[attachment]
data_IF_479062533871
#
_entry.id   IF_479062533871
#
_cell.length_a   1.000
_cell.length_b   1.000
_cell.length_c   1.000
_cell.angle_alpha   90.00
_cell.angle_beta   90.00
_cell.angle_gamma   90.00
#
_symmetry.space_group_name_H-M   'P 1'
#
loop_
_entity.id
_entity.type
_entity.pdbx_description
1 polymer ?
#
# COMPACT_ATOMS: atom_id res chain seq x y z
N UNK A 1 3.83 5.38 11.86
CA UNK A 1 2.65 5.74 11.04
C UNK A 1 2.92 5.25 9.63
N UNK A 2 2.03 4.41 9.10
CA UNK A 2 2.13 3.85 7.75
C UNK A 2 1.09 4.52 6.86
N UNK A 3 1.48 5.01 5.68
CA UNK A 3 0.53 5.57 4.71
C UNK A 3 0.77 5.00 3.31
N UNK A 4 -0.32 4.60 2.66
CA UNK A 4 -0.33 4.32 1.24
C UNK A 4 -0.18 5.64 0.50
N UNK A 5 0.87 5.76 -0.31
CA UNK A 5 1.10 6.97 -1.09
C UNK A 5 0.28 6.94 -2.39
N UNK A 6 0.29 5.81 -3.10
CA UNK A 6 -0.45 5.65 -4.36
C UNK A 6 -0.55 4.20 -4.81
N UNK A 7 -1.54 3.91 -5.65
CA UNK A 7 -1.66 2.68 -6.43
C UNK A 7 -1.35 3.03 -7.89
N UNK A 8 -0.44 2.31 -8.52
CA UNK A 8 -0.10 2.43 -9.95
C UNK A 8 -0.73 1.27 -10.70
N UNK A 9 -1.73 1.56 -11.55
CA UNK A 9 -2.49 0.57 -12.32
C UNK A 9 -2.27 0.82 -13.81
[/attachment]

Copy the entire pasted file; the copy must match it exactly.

data_IF_479062533871
#
_entry.id   IF_479062533871
#
_cell.length_a   1.000
_cell.length_b   1.000
_cell.length_c   1.000
_cell.angle_alpha   90.00
_cell.angle_beta   90.00
_cell.angle_gamma   90.00
#
_symmetry.space_group_name_H-M   'P 1'
#
loop_
_entity.id
_entity.type
_entity.pdbx_description
1 polymer ?
#
# COMPACT_ATOMS: atom_id res chain seq x y z
N UNK A 1 3.83 5.38 11.86
CA UNK A 1 2.65 5.74 11.04
C UNK A 1 2.92 5.25 9.63
N UNK A 2 2.03 4.41 9.10
CA UNK A 2 2.13 3.85 7.75
C UNK A 2 1.09 4.52 6.86
N UNK A 3 1.48 5.01 5.68
CA UNK A 3 0.53 5.57 4.71
C UNK A 3 0.77 5.00 3.31
N UNK A 4 -0.32 4.60 2.66
CA UNK A 4 -0.33 4.32 1.24
C UNK A 4 -0.18 5.64 0.50
N UNK A 5 0.87 5.76 -0.31
CA UNK A 5 1.10 6.97 -1.09
C UNK A 5 0.28 6.94 -2.39
N UNK A 6 0.29 5.81 -3.10
CA UNK A 6 -0.45 5.65 -4.36
C UNK A 6 -0.55 4.20 -4.81
N UNK A 7 -1.54 3.91 -5.65
CA UNK A 7 -1.66 2.68 -6.43
C UNK A 7 -1.35 3.03 -7.89
N UNK A 8 -0.44 2.31 -8.52
CA UNK A 8 -0.10 2.43 -9.95
C UNK A 8 -0.73 1.27 -10.70
N UNK A 9 -1.73 1.56 -11.55
CA UNK A 9 -2.49 0.57 -12.32
C UNK A 9 -2.27 0.82 -13.81